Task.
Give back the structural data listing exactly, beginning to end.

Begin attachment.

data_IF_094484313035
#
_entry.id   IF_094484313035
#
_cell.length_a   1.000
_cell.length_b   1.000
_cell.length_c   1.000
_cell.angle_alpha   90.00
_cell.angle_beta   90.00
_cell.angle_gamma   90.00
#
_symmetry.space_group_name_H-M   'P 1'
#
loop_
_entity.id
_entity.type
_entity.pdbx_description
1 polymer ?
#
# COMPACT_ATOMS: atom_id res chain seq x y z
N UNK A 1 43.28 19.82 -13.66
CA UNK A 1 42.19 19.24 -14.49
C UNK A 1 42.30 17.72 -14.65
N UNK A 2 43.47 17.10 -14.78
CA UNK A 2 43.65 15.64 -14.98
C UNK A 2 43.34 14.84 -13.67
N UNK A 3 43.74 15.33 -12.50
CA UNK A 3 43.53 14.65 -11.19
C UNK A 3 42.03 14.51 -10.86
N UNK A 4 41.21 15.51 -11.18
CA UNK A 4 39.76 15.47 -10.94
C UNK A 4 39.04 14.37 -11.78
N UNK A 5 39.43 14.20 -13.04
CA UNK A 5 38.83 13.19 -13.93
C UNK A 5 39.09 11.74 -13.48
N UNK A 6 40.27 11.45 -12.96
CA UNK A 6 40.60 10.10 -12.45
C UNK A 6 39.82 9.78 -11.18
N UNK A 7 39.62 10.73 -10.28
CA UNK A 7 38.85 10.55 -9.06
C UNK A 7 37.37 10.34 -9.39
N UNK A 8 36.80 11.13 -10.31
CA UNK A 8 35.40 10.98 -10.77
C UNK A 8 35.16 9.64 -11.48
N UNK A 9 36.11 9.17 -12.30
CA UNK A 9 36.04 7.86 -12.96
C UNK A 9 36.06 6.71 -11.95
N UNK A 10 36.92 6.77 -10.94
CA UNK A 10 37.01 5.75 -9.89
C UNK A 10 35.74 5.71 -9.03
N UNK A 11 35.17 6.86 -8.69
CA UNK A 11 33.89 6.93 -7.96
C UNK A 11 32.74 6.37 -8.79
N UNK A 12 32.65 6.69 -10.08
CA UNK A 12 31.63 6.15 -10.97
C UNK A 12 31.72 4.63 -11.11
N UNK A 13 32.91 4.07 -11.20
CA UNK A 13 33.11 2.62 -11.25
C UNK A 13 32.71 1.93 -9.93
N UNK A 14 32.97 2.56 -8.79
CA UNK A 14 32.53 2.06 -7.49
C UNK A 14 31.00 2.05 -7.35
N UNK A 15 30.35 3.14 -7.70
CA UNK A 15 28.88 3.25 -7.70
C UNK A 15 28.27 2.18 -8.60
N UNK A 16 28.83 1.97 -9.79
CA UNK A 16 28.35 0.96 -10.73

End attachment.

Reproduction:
data_IF_094484313035
#
_entry.id   IF_094484313035
#
_cell.length_a   1.000
_cell.length_b   1.000
_cell.length_c   1.000
_cell.angle_alpha   90.00
_cell.angle_beta   90.00
_cell.angle_gamma   90.00
#
_symmetry.space_group_name_H-M   'P 1'
#
loop_
_entity.id
_entity.type
_entity.pdbx_description
1 polymer ?
#
# COMPACT_ATOMS: atom_id res chain seq x y z
N UNK A 1 43.28 19.82 -13.66
CA UNK A 1 42.19 19.24 -14.49
C UNK A 1 42.30 17.72 -14.65
N UNK A 2 43.47 17.10 -14.78
CA UNK A 2 43.65 15.64 -14.98
C UNK A 2 43.34 14.84 -13.67
N UNK A 3 43.74 15.33 -12.50
CA UNK A 3 43.53 14.65 -11.19
C UNK A 3 42.03 14.51 -10.86
N UNK A 4 41.21 15.51 -11.18
CA UNK A 4 39.76 15.47 -10.94
C UNK A 4 39.04 14.37 -11.78
N UNK A 5 39.43 14.20 -13.04
CA UNK A 5 38.83 13.19 -13.93
C UNK A 5 39.09 11.74 -13.48
N UNK A 6 40.27 11.45 -12.96
CA UNK A 6 40.60 10.10 -12.45
C UNK A 6 39.82 9.78 -11.18
N UNK A 7 39.62 10.73 -10.28
CA UNK A 7 38.85 10.55 -9.06
C UNK A 7 37.37 10.34 -9.39
N UNK A 8 36.80 11.13 -10.31
CA UNK A 8 35.40 10.98 -10.77
C UNK A 8 35.16 9.64 -11.48
N UNK A 9 36.11 9.17 -12.30
CA UNK A 9 36.04 7.86 -12.96
C UNK A 9 36.06 6.71 -11.95
N UNK A 10 36.92 6.77 -10.94
CA UNK A 10 37.01 5.75 -9.89
C UNK A 10 35.74 5.71 -9.03
N UNK A 11 35.17 6.86 -8.69
CA UNK A 11 33.89 6.93 -7.96
C UNK A 11 32.74 6.37 -8.79
N UNK A 12 32.65 6.69 -10.08
CA UNK A 12 31.63 6.15 -10.97
C UNK A 12 31.72 4.63 -11.11
N UNK A 13 32.91 4.07 -11.20
CA UNK A 13 33.11 2.62 -11.25
C UNK A 13 32.71 1.93 -9.93
N UNK A 14 32.97 2.56 -8.79
CA UNK A 14 32.53 2.06 -7.49
C UNK A 14 31.00 2.05 -7.35
N UNK A 15 30.35 3.14 -7.70
CA UNK A 15 28.88 3.25 -7.70
C UNK A 15 28.27 2.18 -8.60
N UNK A 16 28.83 1.97 -9.79
CA UNK A 16 28.35 0.96 -10.73